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The $2 trillion infrastructure bill to build transit, fight climate change and provide economic relief to families is under negotiation

Rep. Scott Peters said Wednesday that San Diego could get millions of dollars for shoring up the coastal rail line and improving wildfire response, from federal infrastructure legislation.

Two legislative packages are expected to put trillions of federal dollars into a host of projects ranging from clean energy and transportation to childcare and prescription drugs plans, Peters said at the virtual town hall meeting about the legislation Wednesday.

“For decades congressional leaders have been talking about our crumbling infrastructure but failed to respond,” Peters said. “This legislation delivers once in a generation investment.”

On Nov. 15 President Joe Biden signed into law the $1.2 trillion Infrastructure Investment and Jobs Act, which provides funding for improving transportation, managing wildfire risks and sea level rise, building a nationwide network of electric vehicle chargers, updating clean water systems and providing universal internet access, Peters said.

San Diego’s coastal Amtrak line is a priority for transportation spending, Peters said, adding that it’s the second busiest rail corridor in the country after the Boston-to-Washington D.C. route. He said he hopes that upgrades will not only make the line more secure but also faster.

“The other rail issue we’re all concerned about is the proximity of the Amtrak line to the bluffs,” he said. “I’m hoping that we don’t just spend (money) to move the rail inland. Let’s take this opportunity to make the trip from San Diego to Los Angeles a two-hour trip instead of a three-hour trip.”

The bill’s suite of improvements could help economic logjams that are bogging down commerce, Peters said.

“This bill responds to recent supply chain problems brought by extreme weather and the pandemic,” he said.

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On Nov. 19, the House of Representatives approved the Build Back Better Act, a roughly $2 trillion package that Peters described as “the most robust investment in American families and the most complete climate response.”

That bill is still under negotiation, as Biden confers with Democratic Sen. Joe Manchin, who hasn’t committed to support the plan.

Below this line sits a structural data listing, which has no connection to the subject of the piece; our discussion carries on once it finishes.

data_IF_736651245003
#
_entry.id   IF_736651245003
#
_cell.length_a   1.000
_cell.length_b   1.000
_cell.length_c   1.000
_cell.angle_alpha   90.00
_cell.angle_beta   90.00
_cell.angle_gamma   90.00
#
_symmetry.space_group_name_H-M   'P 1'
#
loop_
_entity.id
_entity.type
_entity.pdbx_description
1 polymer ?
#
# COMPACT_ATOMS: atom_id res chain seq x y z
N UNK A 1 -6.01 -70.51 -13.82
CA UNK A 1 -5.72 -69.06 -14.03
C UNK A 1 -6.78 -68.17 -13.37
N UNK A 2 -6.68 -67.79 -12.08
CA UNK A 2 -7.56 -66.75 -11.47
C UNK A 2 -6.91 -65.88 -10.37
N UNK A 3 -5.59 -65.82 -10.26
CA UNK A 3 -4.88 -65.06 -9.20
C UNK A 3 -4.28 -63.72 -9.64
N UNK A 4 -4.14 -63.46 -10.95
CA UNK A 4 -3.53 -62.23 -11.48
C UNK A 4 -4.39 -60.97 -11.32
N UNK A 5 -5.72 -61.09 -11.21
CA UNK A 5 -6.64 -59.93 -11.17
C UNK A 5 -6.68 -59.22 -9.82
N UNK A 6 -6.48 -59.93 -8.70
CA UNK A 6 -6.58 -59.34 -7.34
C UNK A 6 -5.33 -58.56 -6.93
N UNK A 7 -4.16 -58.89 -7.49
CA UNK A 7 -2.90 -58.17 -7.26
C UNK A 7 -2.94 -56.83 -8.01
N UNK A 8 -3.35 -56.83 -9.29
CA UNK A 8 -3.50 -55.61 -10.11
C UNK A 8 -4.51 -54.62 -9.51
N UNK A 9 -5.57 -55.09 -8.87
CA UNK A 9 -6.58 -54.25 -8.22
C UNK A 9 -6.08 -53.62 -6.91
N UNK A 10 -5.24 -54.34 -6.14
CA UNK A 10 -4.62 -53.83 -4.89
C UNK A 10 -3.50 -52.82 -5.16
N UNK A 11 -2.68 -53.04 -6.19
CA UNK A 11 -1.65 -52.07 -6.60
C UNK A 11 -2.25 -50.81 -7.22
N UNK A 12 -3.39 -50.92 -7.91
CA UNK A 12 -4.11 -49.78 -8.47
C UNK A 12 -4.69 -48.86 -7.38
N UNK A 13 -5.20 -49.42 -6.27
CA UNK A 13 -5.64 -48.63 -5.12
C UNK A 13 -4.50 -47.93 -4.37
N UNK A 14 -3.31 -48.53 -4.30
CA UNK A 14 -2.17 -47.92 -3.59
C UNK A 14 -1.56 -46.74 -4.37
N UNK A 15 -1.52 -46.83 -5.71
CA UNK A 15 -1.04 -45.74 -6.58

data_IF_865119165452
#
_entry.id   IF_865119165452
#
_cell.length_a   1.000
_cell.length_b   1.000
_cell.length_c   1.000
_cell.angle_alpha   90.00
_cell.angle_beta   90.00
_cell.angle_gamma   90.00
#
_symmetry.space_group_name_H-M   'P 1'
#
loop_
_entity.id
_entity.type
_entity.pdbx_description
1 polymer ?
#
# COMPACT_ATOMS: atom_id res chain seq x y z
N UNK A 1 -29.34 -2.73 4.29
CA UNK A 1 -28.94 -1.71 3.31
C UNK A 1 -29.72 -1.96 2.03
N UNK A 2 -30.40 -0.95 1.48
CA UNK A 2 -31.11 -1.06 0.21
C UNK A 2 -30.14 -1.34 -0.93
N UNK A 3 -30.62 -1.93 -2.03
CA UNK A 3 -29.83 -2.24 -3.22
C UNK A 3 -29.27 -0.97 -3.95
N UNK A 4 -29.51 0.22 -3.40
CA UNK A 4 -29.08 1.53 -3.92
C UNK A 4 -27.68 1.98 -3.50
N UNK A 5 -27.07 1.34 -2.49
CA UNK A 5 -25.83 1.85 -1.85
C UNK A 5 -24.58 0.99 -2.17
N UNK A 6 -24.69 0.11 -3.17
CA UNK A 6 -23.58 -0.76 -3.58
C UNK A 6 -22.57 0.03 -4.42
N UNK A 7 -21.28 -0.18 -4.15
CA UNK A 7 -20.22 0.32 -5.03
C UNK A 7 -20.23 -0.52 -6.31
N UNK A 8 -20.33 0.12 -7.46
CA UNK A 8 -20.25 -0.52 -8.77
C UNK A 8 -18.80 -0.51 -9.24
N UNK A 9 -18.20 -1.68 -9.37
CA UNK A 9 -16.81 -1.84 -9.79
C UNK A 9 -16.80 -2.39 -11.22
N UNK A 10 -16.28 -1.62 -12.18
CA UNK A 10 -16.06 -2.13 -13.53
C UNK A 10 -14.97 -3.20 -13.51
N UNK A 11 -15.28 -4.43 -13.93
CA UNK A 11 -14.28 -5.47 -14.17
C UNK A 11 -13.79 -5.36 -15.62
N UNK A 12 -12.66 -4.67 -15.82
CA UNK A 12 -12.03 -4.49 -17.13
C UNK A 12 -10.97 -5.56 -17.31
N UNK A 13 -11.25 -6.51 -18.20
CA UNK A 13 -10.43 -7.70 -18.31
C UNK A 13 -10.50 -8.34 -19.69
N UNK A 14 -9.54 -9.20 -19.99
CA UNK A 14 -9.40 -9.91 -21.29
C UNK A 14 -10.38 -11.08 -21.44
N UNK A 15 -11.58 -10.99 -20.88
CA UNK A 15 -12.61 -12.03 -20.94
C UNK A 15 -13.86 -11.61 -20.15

The package proposes an array of social spending that includes setting a $2,000 per year limit on annual prescription drug spending for seniors on Medicare, capping insulin costs at $35 per month for Americans with diabetes and revisions to Medicare drug coverage.

“It includes my plan to reduce prescription drug prices and allows Medicare to directly negotiate drug prices,” Peters said. “It fulfills a goal that the Democrats have worked for for more than 30 years.”

Peters said the bill would also make “life-changing investments in families and children” — it would expand the child tax credit, lower childcare costs for working families, establish free universal preschool and guarantee four weeks of paid family leave, he said.

“Once done, the act will provide a comprehensive response to the economic and social crises that have plagued families for years,” Peters said.

The bill also includes carrots and sticks to reduce climate pollution. It would provide incentives for the development of wind and solar energy, high-speed rail, cleaner aviation fuels and clean, heavy-duty vehicles, but it would levy penalties for wasted methane gas emissions, Peters said.

It would also fund coastal restoration, reforestation and other efforts to bolster natural buffers against climate change, he said.

Congressional Democrats are biting their nails as Biden negotiates with Manchin, the lone holdout on the bill. Peters said that Manchin, a centrist Democrat, is on board with the climate action outlined in the bill but is unpersuaded about some of the social support measures.

“The hiccup seems to be that Senator Manchin is concerned about some of the family support,” Peters said. “He’s not a fan of paid family leave. I understand he’s expressed concern about the child tax credit, which I think is probably the most important part of that bill.”

Although Manchin and Republicans have protested the price tag of the measures, Peters said legislators plan to cover those costs by improving tax enforcement and closing loopholes that allow corporations to avoid paying taxes.